While screens are a medium of entertainment that are consuming of all attention, audio based media provides opportunities for entertainment on the move. According to fortune magazine, the release of the widely successful Serial podcast in 2015 began a movement of advertisers towards this new form of information and entertainment. With this newfound opportunity, many new podcasts have been created, and some of these wonders have yet to be discovered by the majority of potential listeners. Here are reviews of three of these hidden treasures. We highly Recommend all three, with a special emphasis on Revisionist History.

Revisionist History

“Revisionist History,” by critically acclaimed former writer for the New York Times and nonfiction writer Malcolm Gladwell, covers a wide range of topics from college admissions to basketball statistics to the failures of modern satire. Currently, only one season of 10 episodes, approximately 40 minutes apiece, Gladwell’s coverage of college admissions is particularly well-thought-out and lenthy, taking up three of the episodes. In first episode in the subseries, Carlos Doesn’t Remember, one can be moved close to tears hearing the struggles that Carlos has faced in the inner city of Los Angeles, and of a system that excels at keeping people like him down. But, despite most of his environment holding him back, Gladwell tells the story of a boy named Carlos who manages to escape the inner city and protects his younger sister against all the odds. But, what the podcast really covers are the cases where the odds do play out, and a majority of smart, hardworking, poor kids like Carlos never make it out of the inner cities to reach their full potential.

We do warn that Gladwell is a highly left wing, politically outspoken man, and his biases as such do show in his podcasts across the board. That having been said, the production, theory, and execution of the podcasts are masterful, and Gladwell’s style rings true to every episode, turning even some of the dullest topics into a fascinating listen.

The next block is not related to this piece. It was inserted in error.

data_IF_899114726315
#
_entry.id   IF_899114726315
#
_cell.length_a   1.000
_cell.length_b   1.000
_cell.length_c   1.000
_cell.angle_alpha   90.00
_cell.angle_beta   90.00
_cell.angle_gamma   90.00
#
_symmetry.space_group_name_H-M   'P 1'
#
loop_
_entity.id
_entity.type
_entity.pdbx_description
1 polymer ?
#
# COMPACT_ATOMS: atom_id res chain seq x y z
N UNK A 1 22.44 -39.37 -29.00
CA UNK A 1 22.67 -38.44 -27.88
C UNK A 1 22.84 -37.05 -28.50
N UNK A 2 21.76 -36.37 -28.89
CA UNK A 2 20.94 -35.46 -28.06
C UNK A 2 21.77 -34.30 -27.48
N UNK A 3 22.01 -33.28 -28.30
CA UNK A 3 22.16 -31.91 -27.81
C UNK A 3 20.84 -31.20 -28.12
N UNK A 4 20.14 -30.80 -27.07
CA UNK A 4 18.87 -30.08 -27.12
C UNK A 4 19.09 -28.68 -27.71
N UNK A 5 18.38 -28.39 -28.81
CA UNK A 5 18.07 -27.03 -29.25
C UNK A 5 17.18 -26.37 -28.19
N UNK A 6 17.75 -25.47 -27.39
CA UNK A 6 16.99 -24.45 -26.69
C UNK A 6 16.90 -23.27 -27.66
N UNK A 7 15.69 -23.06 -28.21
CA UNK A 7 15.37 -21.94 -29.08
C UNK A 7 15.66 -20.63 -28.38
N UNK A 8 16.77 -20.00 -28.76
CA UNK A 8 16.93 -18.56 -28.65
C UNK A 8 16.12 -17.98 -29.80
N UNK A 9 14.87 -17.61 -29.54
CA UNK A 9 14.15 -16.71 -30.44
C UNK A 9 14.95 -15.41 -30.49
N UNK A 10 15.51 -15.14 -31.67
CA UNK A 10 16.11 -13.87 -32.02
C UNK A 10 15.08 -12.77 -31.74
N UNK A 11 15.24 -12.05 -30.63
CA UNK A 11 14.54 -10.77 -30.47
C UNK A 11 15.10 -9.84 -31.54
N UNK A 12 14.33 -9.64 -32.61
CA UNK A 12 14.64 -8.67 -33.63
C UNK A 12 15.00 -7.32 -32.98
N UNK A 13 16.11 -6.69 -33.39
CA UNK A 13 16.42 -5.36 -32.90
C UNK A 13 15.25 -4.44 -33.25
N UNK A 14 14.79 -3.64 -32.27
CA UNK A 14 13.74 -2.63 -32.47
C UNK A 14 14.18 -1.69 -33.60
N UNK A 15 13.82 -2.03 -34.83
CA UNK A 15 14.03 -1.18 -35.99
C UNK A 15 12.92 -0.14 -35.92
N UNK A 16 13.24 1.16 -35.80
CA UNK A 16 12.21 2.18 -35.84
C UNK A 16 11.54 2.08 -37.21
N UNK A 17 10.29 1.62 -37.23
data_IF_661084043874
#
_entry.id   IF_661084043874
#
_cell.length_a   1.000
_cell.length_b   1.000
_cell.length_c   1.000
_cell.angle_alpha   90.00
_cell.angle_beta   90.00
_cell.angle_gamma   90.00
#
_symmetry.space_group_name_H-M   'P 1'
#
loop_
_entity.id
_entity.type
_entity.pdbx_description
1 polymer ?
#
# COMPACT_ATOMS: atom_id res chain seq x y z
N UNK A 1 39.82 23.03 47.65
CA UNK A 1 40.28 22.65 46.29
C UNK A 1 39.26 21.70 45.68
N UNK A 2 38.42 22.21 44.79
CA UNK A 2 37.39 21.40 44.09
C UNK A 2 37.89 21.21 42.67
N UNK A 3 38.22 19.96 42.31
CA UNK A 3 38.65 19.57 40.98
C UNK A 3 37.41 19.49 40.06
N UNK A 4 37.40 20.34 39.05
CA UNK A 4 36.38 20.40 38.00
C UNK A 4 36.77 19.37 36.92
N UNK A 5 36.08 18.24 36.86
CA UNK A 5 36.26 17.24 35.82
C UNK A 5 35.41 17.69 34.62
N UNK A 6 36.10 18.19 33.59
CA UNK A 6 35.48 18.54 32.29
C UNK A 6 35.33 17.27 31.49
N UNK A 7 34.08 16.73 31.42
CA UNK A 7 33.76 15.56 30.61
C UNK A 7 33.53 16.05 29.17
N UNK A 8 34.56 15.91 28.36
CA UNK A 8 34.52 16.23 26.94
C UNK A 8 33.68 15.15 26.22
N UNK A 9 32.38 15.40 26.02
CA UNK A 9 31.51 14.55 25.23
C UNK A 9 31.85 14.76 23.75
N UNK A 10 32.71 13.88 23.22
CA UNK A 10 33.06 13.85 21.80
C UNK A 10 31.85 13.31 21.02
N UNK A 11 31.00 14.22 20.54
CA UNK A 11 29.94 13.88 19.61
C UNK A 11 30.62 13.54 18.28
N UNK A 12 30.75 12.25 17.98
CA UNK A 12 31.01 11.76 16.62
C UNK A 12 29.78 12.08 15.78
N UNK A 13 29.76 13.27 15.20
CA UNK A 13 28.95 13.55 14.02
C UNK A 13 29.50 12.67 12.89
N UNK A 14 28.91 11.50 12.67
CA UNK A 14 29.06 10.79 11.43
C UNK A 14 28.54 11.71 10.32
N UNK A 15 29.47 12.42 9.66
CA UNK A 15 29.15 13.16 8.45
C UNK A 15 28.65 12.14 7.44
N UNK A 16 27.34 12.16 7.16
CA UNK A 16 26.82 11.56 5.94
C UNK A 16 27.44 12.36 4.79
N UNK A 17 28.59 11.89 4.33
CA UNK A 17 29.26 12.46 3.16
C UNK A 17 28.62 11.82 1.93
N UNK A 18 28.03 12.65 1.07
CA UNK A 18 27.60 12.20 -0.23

My Brother, My Brother, and Me

“My Brother, My Brother, and Me” is a weekly comedy advice podcast featuring three brothers — Griffin, Travis and Justin McElroy — who have absolutely no business giving advice. In each hour-long episode, the brothers alternate between answering questions submitted by listeners, such as “How do I convince my wife to get a pet tarantula?” and absurd questions from Yahoo! Answers, such as “According to the Bible, is vanity over one’s potato salad a sin?” The answers to these questions usually prompt long, humorous discussion, which often stray from the original topic and involve one or all of them launching into a story about their childhood.

While the brothers would do well to spend less time laughing at their own jokes, this podcast is comedy gold and will always leave you with a smile on your face. Even in the most somber of times, you will not be able to resist laughing at their goofy advice and ridiculous banter.

The Tim Ferriss Show

“The Tim Ferriss Show” has it all, from advanced venture marketing to metaphysics. Ferriss brings in his guests for in depth interviews on topics that they are experts. In the featured episode, Ferriss brings in Phil Zimbardo, the Stanford emeritus and psychologist behind the Stanford Prison Experiment. For those unfamiliar, the experiment is notorious for showing psychologists just how quickly smart, mild-mannered people can turn into savages when they are put into a position of power. The podcast gets dark to match the material that is being discussed, and we would not recommend this podcast to someone who dislikes coverage of the unfavorable side of humanity.

All in all, the podcast is well-done, but sometimes the listener doesn’t fully know what to expect going in, as sometimes the coverage will be on a cheery or neutral topic, and other times it will dip into a deeper, darker topic as it does in the Zimbardo interview.